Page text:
You understand what I'm suggesting? This is less of a demand on a few longest-inning scholars to provide relic data, and more a charge to fill in very BASIC parts of the wiki.

For example, it's not to out-of-the-question to want to look up "apostrophe" in the wiki and find something. Please don't think this is a guilt-trip or a substance-lacking demand on some non-existent responsibility the more experienced among us have to preserve this tradition, I just gathered from what i've read that participants in the discussions here are enthusiastic about these processes/practices in a way that supersedes the typical "whats in it for me?" business person.

Am I the only one who thinks something VERY important about the craftsmanship and art of type and typography is being lost right now? I think that the lack of online information is proof of that. All of the accomplished scholars are moving into the realm of the internet, but none of the accompanying collective-information is following them.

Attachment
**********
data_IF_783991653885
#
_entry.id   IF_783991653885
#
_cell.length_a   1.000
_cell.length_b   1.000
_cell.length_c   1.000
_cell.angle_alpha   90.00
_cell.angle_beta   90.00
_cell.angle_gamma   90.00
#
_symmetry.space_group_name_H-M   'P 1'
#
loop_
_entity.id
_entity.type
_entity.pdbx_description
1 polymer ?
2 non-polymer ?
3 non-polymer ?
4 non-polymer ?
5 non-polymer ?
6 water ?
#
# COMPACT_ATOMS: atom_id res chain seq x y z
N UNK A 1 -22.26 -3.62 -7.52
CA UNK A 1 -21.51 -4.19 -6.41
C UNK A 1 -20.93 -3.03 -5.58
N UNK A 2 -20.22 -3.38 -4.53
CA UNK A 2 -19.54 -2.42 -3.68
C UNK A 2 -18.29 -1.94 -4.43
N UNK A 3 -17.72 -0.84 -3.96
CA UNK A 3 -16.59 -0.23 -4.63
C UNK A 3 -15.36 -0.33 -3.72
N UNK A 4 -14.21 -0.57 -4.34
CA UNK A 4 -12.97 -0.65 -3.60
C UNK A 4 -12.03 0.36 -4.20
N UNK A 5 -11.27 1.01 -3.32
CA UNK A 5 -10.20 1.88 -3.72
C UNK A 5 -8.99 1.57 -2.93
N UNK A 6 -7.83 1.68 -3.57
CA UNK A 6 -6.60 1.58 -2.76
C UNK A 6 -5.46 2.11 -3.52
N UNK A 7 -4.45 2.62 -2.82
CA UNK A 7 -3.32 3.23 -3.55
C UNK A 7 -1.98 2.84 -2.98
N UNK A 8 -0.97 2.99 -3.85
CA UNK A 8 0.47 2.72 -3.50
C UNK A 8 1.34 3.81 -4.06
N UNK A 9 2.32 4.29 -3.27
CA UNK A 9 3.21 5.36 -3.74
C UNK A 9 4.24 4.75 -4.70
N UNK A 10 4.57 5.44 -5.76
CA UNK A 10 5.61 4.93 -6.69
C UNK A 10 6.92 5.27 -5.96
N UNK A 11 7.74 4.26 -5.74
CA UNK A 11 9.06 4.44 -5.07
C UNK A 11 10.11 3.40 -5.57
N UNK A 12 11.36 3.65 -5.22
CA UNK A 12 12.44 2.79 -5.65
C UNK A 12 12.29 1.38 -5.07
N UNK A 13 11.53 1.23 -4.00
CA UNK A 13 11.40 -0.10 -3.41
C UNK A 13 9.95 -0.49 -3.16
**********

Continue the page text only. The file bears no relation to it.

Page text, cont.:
I'm not trying to ride free on others experience here, I'm trying to access and preserve something I'm worried I'm too young to explore, and that is typography and type design as a craft. I'm not a business person.

I've said this a few times, I'm really not trying to simply "expect people to take time out of their lives" for this, or me. I'm assuming that time is already devoted to sharing and sculpting the art form, and am simply encouraging that some of that take place on the wiki. Does that seem crazy? I'm I just another jerk? Let me know.

blank's picture

Am I the only one who thinks something VERY important about the craftsmanship and art of type and typography is being lost right now? I think that the lack of online information is proof of that. All of the accomplished scholars are moving into the realm of the internet, but none of the accompanying collective-information is following them.

AFAIK there are more books being published about typography and design now than ever before. At the same time, Google, Microsoft, and several universities are scanning up vast book collections to go online for free, typography books are in there. Information is not being lost.